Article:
Safe Swaddling Guidelines - Wunderkin Co.

Safe Swaddling Guidelines

August 08, 2019

Safe Swaddling Guidelines

Wunderkin Co Swaddles // Photo by @joslynrosegriffin

"Swaddling is a mama ninja power-tool. With a thin swath of fabric, you can soothe a fussy baby, bring him back to the womb environment he spent his first nine months in, and help him sleep for longer stretches of deeper sleep. All of this is achievable with only one piece of cloth! It’s important to keep in mind though, that swaddling can be a double-edged sword – if done incorrectly, it can lead to safety risks of suffocation, entrapment or SIDS. Safe swaddling is KEY to ensuring a healthy and well-rested baby." - Riki Taubenblat 

The art of swaddling takes practice to perfect but we agree with the experts that if done properly, this simple piece of fabric can transform not only your little one's night of sleep but yours as well. We teamed up with pediatric sleep consultant Riki, from Baby Sleep Maven, to learn more about safe swaddling practices. 

Below are Riki's top 6 pointers to ensure your baby stays safe and swaddled. 

1. Tight on top, loose on the bottom.

Wrap the swaddle tightly across your baby’s upper body as tightly as you can, so that the fabric lies flush against her chest. Any loose fabric can ride up over her face and pose a suffocation risk. On the flip side, you want to make sure that her hips and legs have plenty of wiggle room in the bottom half of your baby’s wrap. Tightly bound legs are a no-no for babies, as it can lead to hip dysplasia, which can allow the hip joint to become dislocated. So remember, tight on the top, loose on the bottom.

2. Fit a hand down the Front.

While you want the top part of the swaddle to be nice and snug, you also want to make sure that your baby has ample breathing room in that wrap. You should be able to squeeze an adult-sized hand down the front of the swaddle near your baby’s neck, as a litmus test for breathing room.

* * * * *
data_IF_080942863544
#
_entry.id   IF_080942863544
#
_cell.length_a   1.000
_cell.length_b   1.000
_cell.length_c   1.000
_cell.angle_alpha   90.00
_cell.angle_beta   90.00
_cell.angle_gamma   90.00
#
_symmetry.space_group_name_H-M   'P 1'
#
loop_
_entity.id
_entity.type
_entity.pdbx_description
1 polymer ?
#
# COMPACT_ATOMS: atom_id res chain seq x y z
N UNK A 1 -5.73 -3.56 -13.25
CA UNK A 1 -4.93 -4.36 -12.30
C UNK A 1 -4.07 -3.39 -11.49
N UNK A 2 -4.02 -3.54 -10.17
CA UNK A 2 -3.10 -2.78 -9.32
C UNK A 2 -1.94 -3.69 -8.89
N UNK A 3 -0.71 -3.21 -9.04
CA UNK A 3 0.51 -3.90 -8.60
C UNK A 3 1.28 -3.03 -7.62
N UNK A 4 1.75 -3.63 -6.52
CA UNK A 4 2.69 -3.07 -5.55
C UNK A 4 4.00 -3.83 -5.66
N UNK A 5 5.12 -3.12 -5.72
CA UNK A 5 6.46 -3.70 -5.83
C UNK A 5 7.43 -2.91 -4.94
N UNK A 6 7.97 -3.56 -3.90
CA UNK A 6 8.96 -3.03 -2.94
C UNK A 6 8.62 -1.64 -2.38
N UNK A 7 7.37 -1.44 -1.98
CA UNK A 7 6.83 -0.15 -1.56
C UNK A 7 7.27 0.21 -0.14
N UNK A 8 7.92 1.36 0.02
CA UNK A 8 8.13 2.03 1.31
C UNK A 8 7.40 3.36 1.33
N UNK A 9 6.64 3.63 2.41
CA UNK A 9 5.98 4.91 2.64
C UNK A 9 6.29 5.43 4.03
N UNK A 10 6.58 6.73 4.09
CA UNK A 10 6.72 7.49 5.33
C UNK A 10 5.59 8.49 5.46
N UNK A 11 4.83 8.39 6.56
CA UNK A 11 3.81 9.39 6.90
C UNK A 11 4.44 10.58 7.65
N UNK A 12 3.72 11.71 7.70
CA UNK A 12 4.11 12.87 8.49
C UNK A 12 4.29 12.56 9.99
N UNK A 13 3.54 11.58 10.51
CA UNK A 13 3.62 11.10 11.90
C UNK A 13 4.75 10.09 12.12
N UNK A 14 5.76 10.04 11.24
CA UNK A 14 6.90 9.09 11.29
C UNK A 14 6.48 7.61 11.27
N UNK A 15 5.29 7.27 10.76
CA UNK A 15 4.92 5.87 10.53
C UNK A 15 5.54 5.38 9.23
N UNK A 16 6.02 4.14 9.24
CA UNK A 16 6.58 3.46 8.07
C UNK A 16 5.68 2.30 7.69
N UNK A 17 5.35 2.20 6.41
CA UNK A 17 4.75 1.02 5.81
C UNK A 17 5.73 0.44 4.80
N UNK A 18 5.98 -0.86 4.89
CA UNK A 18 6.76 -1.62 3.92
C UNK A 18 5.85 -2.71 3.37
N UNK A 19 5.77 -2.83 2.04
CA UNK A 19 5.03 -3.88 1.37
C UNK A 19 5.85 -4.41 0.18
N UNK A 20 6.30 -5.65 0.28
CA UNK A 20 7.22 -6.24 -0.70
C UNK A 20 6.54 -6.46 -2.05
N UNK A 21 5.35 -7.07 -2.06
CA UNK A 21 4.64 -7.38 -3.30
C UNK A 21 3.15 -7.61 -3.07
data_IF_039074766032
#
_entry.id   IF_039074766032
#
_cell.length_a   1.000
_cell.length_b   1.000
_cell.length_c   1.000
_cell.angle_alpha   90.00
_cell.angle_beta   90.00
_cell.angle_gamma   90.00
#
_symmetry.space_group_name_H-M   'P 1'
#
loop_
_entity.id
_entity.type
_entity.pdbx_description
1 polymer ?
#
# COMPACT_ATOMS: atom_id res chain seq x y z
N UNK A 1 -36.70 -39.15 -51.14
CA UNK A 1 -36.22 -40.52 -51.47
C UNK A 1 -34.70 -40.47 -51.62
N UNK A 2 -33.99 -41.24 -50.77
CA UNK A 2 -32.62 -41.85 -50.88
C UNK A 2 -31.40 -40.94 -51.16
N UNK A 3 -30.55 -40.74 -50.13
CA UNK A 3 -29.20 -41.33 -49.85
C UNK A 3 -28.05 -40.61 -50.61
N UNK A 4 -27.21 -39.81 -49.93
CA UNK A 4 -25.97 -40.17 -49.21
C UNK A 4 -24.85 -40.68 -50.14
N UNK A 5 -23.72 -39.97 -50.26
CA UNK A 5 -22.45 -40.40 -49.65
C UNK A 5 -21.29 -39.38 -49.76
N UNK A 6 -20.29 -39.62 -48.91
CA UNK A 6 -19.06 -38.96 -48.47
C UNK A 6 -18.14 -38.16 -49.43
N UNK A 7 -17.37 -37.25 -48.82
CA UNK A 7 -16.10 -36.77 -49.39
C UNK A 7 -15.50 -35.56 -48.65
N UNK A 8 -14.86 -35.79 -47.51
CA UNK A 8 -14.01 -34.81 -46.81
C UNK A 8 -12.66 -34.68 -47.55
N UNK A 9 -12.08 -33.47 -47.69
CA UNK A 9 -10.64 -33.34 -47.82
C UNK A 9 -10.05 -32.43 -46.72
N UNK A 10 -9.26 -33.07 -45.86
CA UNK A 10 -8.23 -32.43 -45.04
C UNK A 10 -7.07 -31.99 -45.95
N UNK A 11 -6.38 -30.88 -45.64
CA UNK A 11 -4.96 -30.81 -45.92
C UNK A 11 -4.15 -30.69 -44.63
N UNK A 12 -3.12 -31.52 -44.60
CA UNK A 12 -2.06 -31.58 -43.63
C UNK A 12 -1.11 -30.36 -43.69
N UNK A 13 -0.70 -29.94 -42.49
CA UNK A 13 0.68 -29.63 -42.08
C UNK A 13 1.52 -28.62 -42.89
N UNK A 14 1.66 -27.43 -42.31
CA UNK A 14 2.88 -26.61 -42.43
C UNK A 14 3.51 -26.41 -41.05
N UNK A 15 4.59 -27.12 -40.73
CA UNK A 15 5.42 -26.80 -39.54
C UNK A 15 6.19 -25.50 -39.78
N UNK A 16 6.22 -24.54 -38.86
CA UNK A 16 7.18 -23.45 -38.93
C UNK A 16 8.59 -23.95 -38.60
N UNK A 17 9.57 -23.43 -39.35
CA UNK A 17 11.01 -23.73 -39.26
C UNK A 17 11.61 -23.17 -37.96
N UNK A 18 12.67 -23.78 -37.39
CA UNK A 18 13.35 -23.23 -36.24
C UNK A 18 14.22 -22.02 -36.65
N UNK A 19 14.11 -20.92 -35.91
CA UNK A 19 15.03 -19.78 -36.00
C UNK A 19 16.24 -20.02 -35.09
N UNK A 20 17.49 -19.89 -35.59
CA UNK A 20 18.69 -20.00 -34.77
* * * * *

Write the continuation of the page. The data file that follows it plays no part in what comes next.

3. Don’t Let Baby Get Too Hot.

Overheating is a risk factor for SIDS, and a swaddle is an additional layer. Always keep your baby’s temperature in mind when putting her down for sleep. The best way to keep a gage on this is to only dress your baby in one more layer than what you are wearing. If you’re wearing an undershirt and a tee, then it’s fine to put your baby in her swaddle with an undershirt and her pajamas. If your house is feeling hot and you’re walking around in an undershirt, then skip your baby’s pajamas and go with a onesie and a thin swaddle blanket. Feel your baby’s cheeks, hair and neck to check if she’s too warm. If her hands and feet are cool, that’s a good sign. Keeping her room between 68-72 degrees is usually comfortable for most babies.

4. Never Place a Swaddled Baby on Her Tummy.

EVER! The Safe Sleep Guidelines of the American Academy of Pediatrics include laying your baby down to sleep on her back for all sleep times – nights and naps. This rule is magnified tenfold when your baby is swaddled. Why? A swaddled baby has little use of her arms (that’s the point, so she doesn’t smack herself in the face) and a baby who ends up facedown with her face in her mattress can’t rescue herself if her arms are swaddled. Always, always, ALWAYS lay your baby down on her back when she’s swaddled.

5. Keep the Crib Bare.

Your baby’s cribs should be completely empty. I know. That plush pink hippo in the corner of the crib is too cute – but it poses a suffocation risk. You’re best off saving it for tummy time when you can supervise your baby the whole time. Make sure that aside from the swaddle, there are no other blankets, pillows, toys or stuffed animals in your baby’s crib.

6. Stop Swaddling When Your Baby Rolls.

Once your baby starts rolling, it’s time to move on from the swaddle. A swaddled baby who rolls onto her belly can get stuck (remember- her arms are wrapped up!) and will be at risk of suffocation or entrapment. Once your baby starts rolling over on her own, transition her out of the swaddle (click here to read more on that process!) and move her into the next stage sleepwear, like a sleeveless sleep sack or the zip-a-dee zip.

Visit Baby Sleep Maven to learn more about Sleep Training practices! 

 





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